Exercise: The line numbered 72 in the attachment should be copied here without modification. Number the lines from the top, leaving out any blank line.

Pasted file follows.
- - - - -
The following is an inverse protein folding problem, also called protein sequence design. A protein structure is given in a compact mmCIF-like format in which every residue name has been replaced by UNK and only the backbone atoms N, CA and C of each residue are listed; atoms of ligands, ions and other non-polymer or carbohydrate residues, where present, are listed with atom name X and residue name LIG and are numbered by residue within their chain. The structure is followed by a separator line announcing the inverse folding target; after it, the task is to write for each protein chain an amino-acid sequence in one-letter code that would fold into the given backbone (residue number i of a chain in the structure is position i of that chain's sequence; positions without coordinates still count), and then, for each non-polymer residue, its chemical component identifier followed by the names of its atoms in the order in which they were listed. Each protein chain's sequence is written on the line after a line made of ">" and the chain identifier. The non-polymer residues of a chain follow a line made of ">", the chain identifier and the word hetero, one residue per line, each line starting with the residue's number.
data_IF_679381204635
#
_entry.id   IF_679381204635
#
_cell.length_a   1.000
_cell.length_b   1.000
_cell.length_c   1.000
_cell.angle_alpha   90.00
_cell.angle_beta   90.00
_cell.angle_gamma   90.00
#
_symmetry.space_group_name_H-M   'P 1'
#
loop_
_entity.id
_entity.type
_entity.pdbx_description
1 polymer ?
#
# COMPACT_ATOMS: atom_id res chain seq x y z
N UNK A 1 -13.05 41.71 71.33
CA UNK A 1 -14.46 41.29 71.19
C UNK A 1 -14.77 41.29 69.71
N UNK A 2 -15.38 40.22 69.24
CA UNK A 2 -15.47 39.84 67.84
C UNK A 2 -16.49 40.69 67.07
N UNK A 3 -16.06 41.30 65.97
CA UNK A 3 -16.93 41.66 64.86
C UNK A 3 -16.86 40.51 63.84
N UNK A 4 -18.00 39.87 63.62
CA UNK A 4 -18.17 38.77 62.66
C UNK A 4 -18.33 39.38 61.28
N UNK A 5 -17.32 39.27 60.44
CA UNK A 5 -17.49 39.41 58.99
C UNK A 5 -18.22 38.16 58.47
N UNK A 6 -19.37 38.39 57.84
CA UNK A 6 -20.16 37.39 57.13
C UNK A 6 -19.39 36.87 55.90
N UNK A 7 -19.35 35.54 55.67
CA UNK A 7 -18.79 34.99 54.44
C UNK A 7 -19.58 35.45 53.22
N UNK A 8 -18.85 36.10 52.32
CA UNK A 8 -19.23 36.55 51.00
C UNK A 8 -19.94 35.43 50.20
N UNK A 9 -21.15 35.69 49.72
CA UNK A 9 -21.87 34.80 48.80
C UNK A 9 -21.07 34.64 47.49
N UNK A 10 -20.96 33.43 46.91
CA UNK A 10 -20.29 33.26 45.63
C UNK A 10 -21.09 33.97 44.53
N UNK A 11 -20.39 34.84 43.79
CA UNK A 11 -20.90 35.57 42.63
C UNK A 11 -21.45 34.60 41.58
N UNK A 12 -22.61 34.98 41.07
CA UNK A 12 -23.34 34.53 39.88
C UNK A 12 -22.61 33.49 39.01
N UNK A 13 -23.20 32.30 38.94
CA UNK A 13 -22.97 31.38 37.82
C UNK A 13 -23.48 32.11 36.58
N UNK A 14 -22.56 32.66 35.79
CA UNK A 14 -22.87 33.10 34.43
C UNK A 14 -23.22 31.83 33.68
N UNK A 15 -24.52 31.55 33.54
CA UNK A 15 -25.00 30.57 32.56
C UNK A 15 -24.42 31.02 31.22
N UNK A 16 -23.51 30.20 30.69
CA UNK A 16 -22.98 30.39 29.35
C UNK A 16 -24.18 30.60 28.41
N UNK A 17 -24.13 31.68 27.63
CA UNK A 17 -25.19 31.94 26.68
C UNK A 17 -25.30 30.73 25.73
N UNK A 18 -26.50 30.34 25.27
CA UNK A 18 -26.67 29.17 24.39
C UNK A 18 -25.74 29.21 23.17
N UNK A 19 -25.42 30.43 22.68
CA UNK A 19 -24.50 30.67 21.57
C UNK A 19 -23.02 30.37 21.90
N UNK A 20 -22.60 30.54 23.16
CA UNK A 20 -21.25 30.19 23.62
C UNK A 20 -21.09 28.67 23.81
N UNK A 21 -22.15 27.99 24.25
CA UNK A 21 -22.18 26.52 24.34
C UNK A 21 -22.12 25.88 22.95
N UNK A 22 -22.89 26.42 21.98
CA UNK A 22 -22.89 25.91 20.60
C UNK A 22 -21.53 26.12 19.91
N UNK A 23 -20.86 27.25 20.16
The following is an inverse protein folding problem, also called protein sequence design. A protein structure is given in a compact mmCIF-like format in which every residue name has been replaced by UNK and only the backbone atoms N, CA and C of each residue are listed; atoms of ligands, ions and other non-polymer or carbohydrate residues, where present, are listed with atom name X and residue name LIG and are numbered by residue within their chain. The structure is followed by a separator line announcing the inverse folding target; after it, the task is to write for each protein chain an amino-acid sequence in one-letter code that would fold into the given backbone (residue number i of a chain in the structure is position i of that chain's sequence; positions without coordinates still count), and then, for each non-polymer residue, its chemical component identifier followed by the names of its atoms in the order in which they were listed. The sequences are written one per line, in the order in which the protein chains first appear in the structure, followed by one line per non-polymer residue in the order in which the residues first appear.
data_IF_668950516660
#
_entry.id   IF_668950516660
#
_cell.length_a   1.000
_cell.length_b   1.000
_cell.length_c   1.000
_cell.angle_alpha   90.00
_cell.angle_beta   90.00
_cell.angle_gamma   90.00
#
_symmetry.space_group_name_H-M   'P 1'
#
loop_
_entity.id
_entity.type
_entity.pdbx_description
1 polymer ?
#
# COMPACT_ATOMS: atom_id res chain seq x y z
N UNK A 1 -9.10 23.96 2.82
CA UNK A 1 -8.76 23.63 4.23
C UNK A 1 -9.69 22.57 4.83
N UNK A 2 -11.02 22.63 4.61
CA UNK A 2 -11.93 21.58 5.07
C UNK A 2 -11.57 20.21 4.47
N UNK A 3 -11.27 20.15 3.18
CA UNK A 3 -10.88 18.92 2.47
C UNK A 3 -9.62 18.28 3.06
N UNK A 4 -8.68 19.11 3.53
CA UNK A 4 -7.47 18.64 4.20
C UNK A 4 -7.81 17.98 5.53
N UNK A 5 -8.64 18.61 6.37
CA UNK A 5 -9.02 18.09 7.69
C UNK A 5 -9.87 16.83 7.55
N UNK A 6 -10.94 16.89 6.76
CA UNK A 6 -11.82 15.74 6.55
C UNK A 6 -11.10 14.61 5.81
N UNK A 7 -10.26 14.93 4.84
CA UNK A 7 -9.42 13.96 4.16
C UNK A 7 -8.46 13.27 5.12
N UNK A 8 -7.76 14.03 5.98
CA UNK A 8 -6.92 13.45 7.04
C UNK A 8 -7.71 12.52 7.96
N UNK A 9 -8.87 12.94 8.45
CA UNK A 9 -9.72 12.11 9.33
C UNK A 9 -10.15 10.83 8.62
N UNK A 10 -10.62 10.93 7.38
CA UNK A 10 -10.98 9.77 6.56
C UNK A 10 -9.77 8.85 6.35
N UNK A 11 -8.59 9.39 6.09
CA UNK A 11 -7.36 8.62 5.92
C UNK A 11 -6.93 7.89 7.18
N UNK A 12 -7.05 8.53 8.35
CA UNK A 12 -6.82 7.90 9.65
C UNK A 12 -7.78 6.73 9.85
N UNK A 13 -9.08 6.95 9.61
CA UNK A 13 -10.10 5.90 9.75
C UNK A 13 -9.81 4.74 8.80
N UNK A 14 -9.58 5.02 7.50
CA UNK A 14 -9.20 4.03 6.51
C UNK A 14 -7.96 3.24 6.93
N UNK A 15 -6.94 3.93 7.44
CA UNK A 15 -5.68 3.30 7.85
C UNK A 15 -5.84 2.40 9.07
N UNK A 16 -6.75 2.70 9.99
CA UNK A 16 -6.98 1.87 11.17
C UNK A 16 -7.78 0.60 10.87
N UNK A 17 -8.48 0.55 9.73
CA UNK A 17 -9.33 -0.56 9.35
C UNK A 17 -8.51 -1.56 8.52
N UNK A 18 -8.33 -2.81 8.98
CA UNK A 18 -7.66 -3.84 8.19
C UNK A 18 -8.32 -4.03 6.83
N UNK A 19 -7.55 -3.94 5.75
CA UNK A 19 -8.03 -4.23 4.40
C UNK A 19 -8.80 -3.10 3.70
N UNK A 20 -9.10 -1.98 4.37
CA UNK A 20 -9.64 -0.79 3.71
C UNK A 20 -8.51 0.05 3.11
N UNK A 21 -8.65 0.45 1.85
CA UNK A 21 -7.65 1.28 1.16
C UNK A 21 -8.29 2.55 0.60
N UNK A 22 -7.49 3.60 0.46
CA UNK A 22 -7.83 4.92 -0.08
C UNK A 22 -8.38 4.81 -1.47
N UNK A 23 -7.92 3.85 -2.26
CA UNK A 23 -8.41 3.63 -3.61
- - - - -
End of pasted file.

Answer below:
C UNK A 17 -25.30 30.73 25.73